Many states require physical education for all students including homeschoolers. Fortunately, PE is one of the easiest requirements for most homeschoolers to meet. With a little creativity you can find options that will help your teen build their physical fitness. For many families, the big goal with PE is to help their teen build healthy lifelong habits. Here’s what you need to know to plan your homeschool high school gym courses.
State Requirements Vary
As with other subjects, you’ll want to check the specific physical education requirements in your state. In some states PE is only required for a high school students for a single year, but as a parents you always have the option to set your homeschool requirements higher than the state minimum requirements. If your teen is naturally active and involved in sports, you may not need to devote a lot of attention to PE. Many children simply don’t get enough exercise as they move into the teen years. PE can be one tool to encourage more activity.
Team Sports Count
Of course if your student is an athlete who plays a team sport physical education for your homeschool will probably be a no-brainer. Participation in sports such as baseball, soccer, or volleyball all can be counted for homeschool PE credit.
Set a Goal
Having a goal to reach for can improve motivation and inspire teens to work hard. A goal forced by the parent won’t be effective, but you may encourage your teen if they are goal oriented to work toward achieving a milestone for PE. Some popular examples:
- Train for a charity race: Couch to 5K is a popular program for less active teens who wish to get in shape. Every community has walks and runs that benefit various charities.
- Hikes and mountain climbing: Maybe your teen would like to print out a map and plan out a series of hikes or mountains to climb.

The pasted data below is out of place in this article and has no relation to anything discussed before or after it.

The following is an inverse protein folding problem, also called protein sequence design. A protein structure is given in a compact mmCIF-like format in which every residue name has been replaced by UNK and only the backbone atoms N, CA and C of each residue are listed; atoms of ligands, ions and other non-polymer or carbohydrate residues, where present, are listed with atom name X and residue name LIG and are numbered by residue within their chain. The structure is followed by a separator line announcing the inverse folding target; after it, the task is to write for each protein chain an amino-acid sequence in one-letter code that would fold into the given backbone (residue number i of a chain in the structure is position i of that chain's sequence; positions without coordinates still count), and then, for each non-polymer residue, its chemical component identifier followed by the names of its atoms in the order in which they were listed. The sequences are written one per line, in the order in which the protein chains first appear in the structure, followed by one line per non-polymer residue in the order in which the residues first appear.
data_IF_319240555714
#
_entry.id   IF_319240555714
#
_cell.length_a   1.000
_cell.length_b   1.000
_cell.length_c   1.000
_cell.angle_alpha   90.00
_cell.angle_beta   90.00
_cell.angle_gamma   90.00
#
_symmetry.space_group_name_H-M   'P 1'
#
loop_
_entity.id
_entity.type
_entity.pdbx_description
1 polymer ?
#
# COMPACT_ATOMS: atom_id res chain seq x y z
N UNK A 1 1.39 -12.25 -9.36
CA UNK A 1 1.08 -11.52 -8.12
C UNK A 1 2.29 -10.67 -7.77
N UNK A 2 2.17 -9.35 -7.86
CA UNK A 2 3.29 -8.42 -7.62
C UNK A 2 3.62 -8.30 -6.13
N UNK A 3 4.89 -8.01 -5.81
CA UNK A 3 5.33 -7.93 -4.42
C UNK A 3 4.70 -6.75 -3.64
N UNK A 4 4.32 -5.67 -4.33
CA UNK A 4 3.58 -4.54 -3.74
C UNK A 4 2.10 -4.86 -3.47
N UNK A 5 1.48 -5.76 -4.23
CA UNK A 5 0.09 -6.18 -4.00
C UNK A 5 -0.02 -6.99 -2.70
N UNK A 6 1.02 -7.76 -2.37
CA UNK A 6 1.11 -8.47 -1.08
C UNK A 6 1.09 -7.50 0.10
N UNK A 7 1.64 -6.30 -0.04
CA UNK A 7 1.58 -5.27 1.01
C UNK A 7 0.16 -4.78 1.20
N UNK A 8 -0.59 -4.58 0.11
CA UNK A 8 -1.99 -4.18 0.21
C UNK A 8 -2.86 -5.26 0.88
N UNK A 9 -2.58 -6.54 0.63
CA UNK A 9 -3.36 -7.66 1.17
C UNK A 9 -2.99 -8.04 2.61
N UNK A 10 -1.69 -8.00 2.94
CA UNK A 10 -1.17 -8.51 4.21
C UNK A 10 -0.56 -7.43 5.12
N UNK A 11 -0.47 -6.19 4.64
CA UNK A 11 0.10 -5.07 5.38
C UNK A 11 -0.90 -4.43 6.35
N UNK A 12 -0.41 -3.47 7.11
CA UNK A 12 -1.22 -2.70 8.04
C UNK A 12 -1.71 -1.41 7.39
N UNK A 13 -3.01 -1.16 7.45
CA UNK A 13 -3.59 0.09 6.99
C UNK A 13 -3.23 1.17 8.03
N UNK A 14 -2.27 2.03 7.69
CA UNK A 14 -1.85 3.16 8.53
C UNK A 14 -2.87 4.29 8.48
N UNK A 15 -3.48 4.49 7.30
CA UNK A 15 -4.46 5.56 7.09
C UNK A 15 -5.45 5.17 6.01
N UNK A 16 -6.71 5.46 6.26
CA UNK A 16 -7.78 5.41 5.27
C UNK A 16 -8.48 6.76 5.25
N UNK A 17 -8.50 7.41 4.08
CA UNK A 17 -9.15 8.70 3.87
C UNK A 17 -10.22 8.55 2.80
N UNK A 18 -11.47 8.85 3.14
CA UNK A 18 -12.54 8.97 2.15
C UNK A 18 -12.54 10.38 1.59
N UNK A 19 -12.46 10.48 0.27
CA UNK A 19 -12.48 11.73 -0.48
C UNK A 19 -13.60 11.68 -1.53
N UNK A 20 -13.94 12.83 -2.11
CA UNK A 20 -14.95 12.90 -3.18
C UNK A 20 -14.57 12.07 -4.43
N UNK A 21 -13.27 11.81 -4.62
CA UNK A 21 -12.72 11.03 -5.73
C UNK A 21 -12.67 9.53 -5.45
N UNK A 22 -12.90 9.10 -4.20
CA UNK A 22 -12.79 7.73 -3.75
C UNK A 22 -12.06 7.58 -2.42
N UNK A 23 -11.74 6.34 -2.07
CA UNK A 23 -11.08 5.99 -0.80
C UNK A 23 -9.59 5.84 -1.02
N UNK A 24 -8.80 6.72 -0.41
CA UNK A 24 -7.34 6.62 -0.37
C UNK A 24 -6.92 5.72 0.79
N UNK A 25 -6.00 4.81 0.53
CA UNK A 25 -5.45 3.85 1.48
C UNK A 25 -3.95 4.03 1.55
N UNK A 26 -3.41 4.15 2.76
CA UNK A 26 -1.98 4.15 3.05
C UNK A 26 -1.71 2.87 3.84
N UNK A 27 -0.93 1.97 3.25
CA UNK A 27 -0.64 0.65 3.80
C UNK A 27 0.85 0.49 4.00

- Presidential Youth Fitness Award. Open to kids and teens, this program encourages goal setting for nutrition and exercise.
PE courses do not have to have a single focus for the entire academic year. It is fine to encourage your teen to try out different activities and build them into a single PE course. Some examples of activities homeschoolers have used for physical education credit: martial arts, fencing, running, gymnastics, dancing, golf, weight lifting, tennis, cross country, ultimate frisbee, sailing, hiking, tennis, yoga, rock climbing, swimming, soccer, cross-fit, biking, skateboarding, roller or ice skating, skiing or snowboarding, racquetball, and surfing.
Physical education can be a great excuse to explore health topics with your teen while they still live at home. That can include everything topics such as nutrition, sexuality, first aid, substance abuse, and stress management. Yes, your teen may roll their eyes and they may be irritated, but use the fact that it is a requirement as your opportunity to help your teens learn what they need to know to live a healthy life as an adult.
Does your teen love technology more than they love to exercise? Consider including technology as a part of physical education. Some teens love the Wii and fitness videos. There are also many apps for charting activity level. These can be helpful as a motivational tool and can improve the teen’s awareness of how much activity they are getting.